written by Craig O’Connor
Warning: Here there be spoilers.
As I write these words, Doctor Who, the long-running BBC science fiction television series, is fifty years and one day old. The golden anniversary has come and gone and the BBC has celebrated not just with a special episode (which was the least they could do) but also with a TV movie about the origins of the series, oodles of specials featuring talking heads from even the oldest episodes, and even a thirty minute parody film written and directed by Peter Davison and featuring more in-jokes than miles on the TARDIS speedometer. It’ll be a good year for Doctor Who-related retail; the BBC deserves a windfall after all the effort they’ve put into it. So why do I feel a strange sense of dissatisfaction after viewing the fiftieth anniversary episode The Day Of The Doctor? I didn’t feel this way after watching An Adventure In Space And Time (which I wasn’t planning on watching) nor after The Five(ish) Doctors Reboot (which I didn’t even know existed until I turned on my computer last night). Is it simply a case where my expectations, after so much buildup, couldn’t possibly be met?
Before I tuck into this episode, let me tell you of some of the fantasies that I had in the runup to last night. I must stress that I did not actually expect any of these to happen and you will notice that none of these ideas have anything resembling a coherent plot:
- At some point, the Doctor and Clara are captured and taken to the throne-room of their barbarian captors, the queen of whom turns out to be Peri. She is no longer the silly and frightened rabbit of yesteryear (being a barbarian queen will change a girl), no longer wears low-cut tops or heels that make her fall on her face, and she harbors a grudge against the Doctor for abandoning her so long ago. Eventually, the Doctor manages to win back her trust and, when things look hopeless, she sacrifices her life to help save the day and gives Peri the heroic death that Nicola Bryant always wanted for her.
- At one point, when things look bleak, a wall behind the bad guy, who has delayed killing the Doctor so he can gloat, suddenly explodes. After the dust settles, a figure steps through the door and says, “Hello, Professor.” It’s Ace.
- The Doctor and Clara find themselves on a spaceship that has members of the crew in suspended animation. They been asleep for centuries. The Doctor goes exploring as Clara starts to wake the crew up. Suddenly, as she wakes one of them up, the Doctor feels a twinge in his mind: there is a Time Lord in the vicinity. He runs back to the chamber to find that one member of the crew is Susan, his grown granddaughter.
Now, I wasn’t really expecting Peri, Ace or Susan to return to our screens on Saturday night (and the point of Peter Davison’s film would have been ruined if any of them had), but I told you those scenarios to give you an example of the type of things that I was looking for in The Day Of The Doctor, a few ingenious plot twists that managed to shake up a sound story and cement the elements of the past to the current series. And some of that did indeed happen: the past series came forward and latched onto the present series like it never has before. A few questions that have bothered me for years were answered (“How come, in multi-doctor episodes, recent doctors have such a difficult time figuring things out when they should remember the events when they experienced them as earlier doctors?” The answer is that they forget – except for in Time Crash). There were definitely a few plot twists, especially the last one that turned the up-coming series on its quiffed head. And yet, I feel let down, even after watching the episode a second time almost immediately. What bothered me was the same thing that has bothered me time and again for the last three years: the story supporting all these wonderful moments was a letdown.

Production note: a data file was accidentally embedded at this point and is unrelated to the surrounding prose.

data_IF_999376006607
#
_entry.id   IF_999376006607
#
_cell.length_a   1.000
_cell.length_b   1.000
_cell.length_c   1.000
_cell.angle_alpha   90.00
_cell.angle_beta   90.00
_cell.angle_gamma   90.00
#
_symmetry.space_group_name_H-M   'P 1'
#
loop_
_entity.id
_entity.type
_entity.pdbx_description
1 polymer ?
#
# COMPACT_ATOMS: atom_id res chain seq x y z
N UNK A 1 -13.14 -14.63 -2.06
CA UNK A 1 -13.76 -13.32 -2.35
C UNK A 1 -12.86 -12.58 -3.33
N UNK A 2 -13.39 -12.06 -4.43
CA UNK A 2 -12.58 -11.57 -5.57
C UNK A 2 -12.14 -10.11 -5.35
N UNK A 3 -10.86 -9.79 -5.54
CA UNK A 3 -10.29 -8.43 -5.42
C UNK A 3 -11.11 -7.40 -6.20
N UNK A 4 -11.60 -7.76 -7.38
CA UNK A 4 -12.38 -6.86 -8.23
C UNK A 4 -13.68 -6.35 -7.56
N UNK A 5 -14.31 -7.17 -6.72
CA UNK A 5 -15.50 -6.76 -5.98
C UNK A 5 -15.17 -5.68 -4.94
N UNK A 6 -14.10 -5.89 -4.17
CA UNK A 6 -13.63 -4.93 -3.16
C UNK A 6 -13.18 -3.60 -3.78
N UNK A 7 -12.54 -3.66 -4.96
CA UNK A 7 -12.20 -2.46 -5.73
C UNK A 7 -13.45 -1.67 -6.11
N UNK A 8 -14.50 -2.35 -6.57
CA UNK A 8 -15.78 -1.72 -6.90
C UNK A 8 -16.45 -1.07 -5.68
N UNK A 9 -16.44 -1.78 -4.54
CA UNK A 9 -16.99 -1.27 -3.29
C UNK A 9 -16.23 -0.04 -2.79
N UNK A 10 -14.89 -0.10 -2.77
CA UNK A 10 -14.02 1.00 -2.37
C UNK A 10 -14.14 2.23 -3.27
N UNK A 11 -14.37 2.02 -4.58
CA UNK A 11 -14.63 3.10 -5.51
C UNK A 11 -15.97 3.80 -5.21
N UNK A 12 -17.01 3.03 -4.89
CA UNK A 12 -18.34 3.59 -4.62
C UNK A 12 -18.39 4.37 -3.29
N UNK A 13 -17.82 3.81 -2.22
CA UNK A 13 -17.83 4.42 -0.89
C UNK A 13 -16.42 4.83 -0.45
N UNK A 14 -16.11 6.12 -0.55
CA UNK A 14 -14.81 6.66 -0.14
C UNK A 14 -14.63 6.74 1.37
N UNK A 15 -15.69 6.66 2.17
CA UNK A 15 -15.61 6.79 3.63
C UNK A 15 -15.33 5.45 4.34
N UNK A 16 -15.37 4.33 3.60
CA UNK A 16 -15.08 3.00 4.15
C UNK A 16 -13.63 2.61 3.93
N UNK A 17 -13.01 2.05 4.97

Time and again, throughout Stephen Moffat’s reign, I’ve found myself marveling at good ideas and heartfelt performances that somehow stand apart from murky stories with frayed plot lines that have no hope of ever being tied up. Stephen Moffat has claimed that many unanswered questions will finally be answered in Matt Smith’s final episode. If he can pull this off, he’ll prove himself the greatest daredevil since Karl Wallenda. As it is, I’m tired of ending an episode of my favorite show with a nagging feeling of confusion in my head. I’m not the dimmest bulb on the Christmas tree; I’ve followed along with the Doctor even when things got really “Timey-Whimey,” so why am I continually left wanting in the story department when the final credits of Doctor Who roll?